It hasn't always been this way. In the beginning, Rosie was warmer, friendlier. This, despite my totally screwing up her life, as she told me once in a moment of unguarded candor. When John announced that he and Rosie wanted to marry the summer after high school graduation, I suggested that they consider holding off for a while. I'd done the too- young-married thing myself—a really bad idea. "Give yourselves some time out in the world," I advised. "Grow wings!" I said brightly. They agreed to wait, and they married the following summer. I believe Rosie has never forgiven me for that lost year.
I didn't see a lot of them before they had children. I was immersed in my career. John and Rosie had jobs, too, and John was attending college at night. When we did get together, things seemed cordial.
Over time, though, Rosie morphed from a shy, insecure young woman to an insecure young woman with harder edges and a sharper tongue. She became increasingly critical of friends, neighbors, coworkers, and, sometimes, John. He usually blew it off when she said something caustic, so I took my cue from him. I remember wondering, though, what Rosie was saying about me when I was out of range. Still, I had not yet tumbled to the fact that I was squarely in her crosshairs as she watched and waited for me to disappoint her.
I can't isolate a freeze-frame moment when things went tilt, but it happened sometime after Emma and Gracie were born. It's fair to say that my casual approach to spending time with John and Rosie spilled over to my early years as a grandparent. Though I found the girls adorable and charming, I was sidetracked by my own frenetic life. Too often, I forgot to lower my gaze to child level, and Rosie was keeping tabs. This led us from a frosty relationship into perpetual midwinter.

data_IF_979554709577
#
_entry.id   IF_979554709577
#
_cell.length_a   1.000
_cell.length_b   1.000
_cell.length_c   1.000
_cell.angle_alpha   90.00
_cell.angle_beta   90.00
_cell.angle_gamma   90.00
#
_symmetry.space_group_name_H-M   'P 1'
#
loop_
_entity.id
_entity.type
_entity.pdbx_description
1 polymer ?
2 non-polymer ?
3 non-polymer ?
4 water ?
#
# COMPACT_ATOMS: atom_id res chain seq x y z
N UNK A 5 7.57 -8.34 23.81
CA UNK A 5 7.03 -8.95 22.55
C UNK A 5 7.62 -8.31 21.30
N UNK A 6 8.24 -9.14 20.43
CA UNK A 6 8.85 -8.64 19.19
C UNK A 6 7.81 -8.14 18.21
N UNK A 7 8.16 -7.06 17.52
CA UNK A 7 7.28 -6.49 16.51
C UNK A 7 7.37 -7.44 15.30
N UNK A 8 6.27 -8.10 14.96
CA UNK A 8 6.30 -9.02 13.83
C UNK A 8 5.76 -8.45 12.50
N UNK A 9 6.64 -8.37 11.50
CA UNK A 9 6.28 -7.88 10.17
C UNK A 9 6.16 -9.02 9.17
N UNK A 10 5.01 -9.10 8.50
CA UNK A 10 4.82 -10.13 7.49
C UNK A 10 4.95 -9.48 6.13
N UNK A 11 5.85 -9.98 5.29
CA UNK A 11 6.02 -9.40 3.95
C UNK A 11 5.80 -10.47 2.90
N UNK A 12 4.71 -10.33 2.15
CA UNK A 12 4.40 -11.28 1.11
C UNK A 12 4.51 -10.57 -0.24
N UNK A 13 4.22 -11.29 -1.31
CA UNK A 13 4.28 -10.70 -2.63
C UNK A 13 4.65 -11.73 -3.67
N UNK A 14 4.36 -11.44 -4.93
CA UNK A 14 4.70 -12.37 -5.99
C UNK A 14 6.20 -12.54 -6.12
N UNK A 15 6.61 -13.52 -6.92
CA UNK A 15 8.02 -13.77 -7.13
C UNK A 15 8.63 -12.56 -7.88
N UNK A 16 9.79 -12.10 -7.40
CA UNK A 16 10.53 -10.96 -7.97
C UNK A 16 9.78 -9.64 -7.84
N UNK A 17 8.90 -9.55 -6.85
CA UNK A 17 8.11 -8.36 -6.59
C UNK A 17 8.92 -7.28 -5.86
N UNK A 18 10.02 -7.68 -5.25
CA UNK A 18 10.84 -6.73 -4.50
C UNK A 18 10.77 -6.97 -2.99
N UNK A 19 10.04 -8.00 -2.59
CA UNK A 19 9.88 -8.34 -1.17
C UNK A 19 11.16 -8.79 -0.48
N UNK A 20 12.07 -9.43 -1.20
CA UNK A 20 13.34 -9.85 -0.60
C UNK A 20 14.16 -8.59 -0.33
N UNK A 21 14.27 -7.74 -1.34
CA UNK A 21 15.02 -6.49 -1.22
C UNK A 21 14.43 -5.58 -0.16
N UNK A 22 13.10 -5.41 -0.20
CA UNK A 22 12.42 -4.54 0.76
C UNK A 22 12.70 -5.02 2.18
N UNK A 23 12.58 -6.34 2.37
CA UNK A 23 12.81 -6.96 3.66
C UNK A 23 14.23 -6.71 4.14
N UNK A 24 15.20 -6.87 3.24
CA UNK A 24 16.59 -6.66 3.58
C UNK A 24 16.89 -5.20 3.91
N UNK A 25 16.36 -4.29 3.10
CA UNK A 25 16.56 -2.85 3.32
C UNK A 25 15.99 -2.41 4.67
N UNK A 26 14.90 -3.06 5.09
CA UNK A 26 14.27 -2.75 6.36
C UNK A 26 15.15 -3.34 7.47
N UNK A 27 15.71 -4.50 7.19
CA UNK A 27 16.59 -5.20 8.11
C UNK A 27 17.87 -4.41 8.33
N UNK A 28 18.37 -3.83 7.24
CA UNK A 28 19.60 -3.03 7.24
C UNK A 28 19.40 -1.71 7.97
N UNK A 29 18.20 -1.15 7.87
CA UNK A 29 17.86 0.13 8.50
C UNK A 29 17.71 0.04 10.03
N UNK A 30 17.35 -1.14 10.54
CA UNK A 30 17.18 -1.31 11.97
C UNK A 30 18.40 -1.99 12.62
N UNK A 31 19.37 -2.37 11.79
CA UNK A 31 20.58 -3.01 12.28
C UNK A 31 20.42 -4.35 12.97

There's a little malt and burger joint where Emma and I like to go for lunch. Invariably, as we settle in, she lets loose a breathless whoosh of consciousness. "And then you know that unbelievably cute Adam guy I told you about, the one in my math class, I think he maybe smiled at me today, and did I tell you I have to get a new swimsuit, and I've been wondering if you think gay marriage is right or what, Gramma, and by the way did you watch American Idol last night?"Whew!
Over time I've discovered that Emma tells me things she doesn't tell her parents. She seems to trust me, and this is both scary and wonderful. Although her family closely guards its secrets, for the most part that's not Em's style. The things she reveals aren't shocking, but sometimes she steers her narrative to the parents. Dangerous territory. I've gotten pretty good at deflecting those side trips.
"Well, Gramma, wait till I tell you what Mother did yesterday!"
"Mmmm," I say.
"I'm living in a freaking prison!"
"Don't you even want to hear?"
"Hey, girl," I say, "you ready for dessert?"
"Gramma, you're not paying attention! Mother grounded me just because I didn't have my stupid science project totally, completely finished. She is so lame! I was supposed to go to Jennifer's for a sleepover! She treats me like a baby!"
I suck it up and give her my best let's-be-fair-to-your mother shot. "Well, you know, Em, your mom probably just wants you to stay out of trouble with your teacher and keep up your grades."